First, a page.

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[h]SL 5.6 Derivatives of xn , sinx , cosx , tanx

[q] **Differentiation Rules**

In this section, we will drastically expand our repertoire for what functions we can differentiate, and what combinations of functions we can differentiate. Again, we could derive these rules from ‘first principles’ (using limits), but that is not necessary in SL.

[q]

OTHER RULES:

\[

f(x) = x^n \Rightarrow f'(x) = nx^{n-1}

f(x) = e^x \Rightarrow f'(x) = e^x

f(x) = \ln x \Rightarrow f'(x) = \frac{1}{x}

f(x) = \sin x \Rightarrow f'(x) = \cos x

f(x) = \tan x \Rightarrow f'(x) = \sec^2 x

\]

[a]

IMPLICATIONS:

Just a reminder—this means if you wanted to know the slope of the tangent of \(y = \sin x\) at \(x = \frac{\pi}{2}\), we get \(dy = \cos x\), then do \(\cos(\frac{\pi}{2}) = 0\). So \(y = \sin x\) has a slope of 0 at that point.

[q]

NOTE: When adding terms/functions, the derivative is simply the sum of each term’s derivative. Also, if a term is multiplied by a constant, then its derivative is also just multiplied by that same constant, i.e.:

\[

\frac{d}{dx}(f(x) + g(x)) = f'(x) + g'(x) \quad \text{and} \quad \frac{d}{dx}(af(x)) = af'(x)

\]

Example : \(f(x) = 15x^4 + 3\)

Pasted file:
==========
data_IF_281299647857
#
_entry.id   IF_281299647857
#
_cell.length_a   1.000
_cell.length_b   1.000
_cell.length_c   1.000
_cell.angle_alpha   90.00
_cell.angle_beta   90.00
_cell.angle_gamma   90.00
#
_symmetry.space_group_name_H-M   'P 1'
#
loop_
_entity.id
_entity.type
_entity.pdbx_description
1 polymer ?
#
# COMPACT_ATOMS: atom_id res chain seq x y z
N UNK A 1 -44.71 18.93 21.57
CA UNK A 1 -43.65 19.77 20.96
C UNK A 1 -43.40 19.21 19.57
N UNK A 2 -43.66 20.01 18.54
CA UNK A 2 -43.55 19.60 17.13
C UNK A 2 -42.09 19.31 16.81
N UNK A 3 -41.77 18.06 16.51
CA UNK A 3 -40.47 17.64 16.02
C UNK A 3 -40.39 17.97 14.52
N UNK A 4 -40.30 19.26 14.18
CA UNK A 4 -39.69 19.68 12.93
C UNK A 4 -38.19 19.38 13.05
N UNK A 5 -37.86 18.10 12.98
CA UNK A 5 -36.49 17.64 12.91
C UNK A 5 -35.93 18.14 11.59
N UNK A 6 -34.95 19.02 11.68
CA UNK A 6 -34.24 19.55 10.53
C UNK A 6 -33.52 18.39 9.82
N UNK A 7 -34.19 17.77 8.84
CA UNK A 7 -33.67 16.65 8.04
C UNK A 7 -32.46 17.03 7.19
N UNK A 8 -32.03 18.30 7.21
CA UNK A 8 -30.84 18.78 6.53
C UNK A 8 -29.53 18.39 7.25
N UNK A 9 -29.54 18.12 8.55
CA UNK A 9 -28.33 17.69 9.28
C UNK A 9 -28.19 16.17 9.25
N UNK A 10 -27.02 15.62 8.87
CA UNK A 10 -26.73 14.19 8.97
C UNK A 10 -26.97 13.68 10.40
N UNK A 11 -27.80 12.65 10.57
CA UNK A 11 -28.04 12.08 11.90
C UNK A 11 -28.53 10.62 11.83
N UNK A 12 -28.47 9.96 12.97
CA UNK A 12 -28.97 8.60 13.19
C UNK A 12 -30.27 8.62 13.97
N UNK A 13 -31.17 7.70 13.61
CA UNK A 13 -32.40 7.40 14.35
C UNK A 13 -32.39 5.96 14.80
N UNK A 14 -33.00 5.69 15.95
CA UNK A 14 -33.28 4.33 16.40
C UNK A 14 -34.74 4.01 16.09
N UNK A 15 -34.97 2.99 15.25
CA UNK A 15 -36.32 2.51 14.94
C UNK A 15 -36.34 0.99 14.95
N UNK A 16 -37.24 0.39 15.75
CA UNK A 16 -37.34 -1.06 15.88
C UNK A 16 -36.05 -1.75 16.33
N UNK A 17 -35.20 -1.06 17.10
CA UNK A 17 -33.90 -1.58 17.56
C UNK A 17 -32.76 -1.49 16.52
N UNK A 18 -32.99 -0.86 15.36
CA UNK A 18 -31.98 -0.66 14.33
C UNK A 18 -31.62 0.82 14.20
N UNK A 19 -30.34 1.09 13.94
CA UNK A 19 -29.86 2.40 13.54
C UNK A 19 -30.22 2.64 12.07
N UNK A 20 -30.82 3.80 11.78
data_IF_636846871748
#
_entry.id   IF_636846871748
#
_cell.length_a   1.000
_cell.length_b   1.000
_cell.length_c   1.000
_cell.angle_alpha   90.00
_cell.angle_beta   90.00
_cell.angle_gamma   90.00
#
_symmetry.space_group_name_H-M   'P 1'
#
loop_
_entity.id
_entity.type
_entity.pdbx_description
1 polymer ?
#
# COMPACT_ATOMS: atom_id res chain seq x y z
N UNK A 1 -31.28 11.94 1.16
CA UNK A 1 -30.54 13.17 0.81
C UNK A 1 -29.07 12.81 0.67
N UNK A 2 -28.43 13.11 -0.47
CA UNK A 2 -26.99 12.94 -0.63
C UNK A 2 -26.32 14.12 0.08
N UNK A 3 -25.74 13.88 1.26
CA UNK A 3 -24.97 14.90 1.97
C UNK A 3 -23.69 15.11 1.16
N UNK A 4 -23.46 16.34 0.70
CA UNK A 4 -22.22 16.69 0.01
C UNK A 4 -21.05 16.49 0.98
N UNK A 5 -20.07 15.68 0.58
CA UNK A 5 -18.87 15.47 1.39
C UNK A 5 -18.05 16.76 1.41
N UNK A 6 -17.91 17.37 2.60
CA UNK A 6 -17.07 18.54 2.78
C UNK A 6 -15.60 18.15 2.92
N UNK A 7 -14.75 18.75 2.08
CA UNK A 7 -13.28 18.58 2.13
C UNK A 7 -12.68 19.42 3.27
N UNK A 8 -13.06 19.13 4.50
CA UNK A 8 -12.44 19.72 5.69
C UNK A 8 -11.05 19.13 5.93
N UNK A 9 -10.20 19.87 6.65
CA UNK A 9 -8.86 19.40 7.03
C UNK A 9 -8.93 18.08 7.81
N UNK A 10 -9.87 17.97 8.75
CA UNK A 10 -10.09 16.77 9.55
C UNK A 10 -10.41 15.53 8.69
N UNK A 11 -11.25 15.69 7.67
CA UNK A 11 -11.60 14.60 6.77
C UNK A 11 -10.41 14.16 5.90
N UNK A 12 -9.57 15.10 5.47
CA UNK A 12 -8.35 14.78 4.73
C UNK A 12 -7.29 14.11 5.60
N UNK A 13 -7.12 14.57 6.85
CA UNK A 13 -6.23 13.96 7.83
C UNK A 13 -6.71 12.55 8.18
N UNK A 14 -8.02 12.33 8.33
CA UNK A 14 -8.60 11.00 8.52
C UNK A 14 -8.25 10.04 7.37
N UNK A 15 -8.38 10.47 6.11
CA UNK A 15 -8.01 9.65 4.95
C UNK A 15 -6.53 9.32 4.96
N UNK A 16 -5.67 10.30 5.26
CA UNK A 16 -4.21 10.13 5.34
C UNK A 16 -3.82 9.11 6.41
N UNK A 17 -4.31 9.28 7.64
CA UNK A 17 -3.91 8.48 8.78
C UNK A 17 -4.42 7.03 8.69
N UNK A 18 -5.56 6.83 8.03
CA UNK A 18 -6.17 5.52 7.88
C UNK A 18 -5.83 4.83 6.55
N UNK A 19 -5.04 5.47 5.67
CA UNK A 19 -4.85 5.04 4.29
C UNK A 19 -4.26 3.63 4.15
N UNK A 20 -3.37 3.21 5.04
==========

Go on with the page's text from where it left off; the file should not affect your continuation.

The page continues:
\(\Rightarrow f'(x) = 60x^3\)

Example : \(y = 5\cos x\)

\(\Rightarrow \frac{dy}{dx} = -5\sin x\)

Example : \(g(x) = e^{x^2 – 4}\)

\(\Rightarrow g'(x) = 2xe^{x^2 – 4}\)

[a]

PRODUCT RULE:

So far, we have only seen rules for when we have one function by itself as well as addition of functions, and multiplication by a constant. What about the product of two functions?

\[

\frac{d}{dx}[f(x)g(x)] = f'(x)g(x) + f(x)g'(x)

\]

Example 4: If \(f(x) = (x^2 + 3x)(2x – 1)\), find \(f'(x)\):

1. \(u = x^2 + 3x\)

2. \(v = 2x – 1\)

3. \(u’ = 2x + 3\)

4. \(v’ = 2\)

\[

f'(x) = (x^2 + 3x)(2) + (2x – 1)(2x + 3) = 6x^2 + 10x – 3

\]

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QUOTIENT RULE:

The next logical step would be to consider what happens when we have a function divided by another function.

Again, writing out \(u, u’, v, v’\) will help us organize things.

Example 6: Differentiate \(g(x) = \frac{5x – 1}{3x^2}\):

1. \(u = 5x – 1\)

2. \(v = 3x^2\)

3. \(u’ = 5\)

4. \(v’ = 6x\)

Using the quotient rule:

\[

g'(x) = \frac{(3x^2)(5) – (5x – 1)(6x)}{(3x^2)^2}

\]

[a]

CHAIN RULE:

The next step, after products and quotients of functions, is to deal with composite functions, i.e., how to differentiate \(f(g(x))\):

\[

y = g(u), \text{ where } u = f(x)

\]

This is a fairly confusing way of presenting the chain rule, so the first time you learn it, the following may be easier:

\[

\frac{d}{dx}[f(g(x))] = f'(g(x)) \cdot g'(x)

\]

So when you need to differentiate functions for any reason, you must be careful not to overlook a situation where the chain rule needs to be used—students frequently overlook this.

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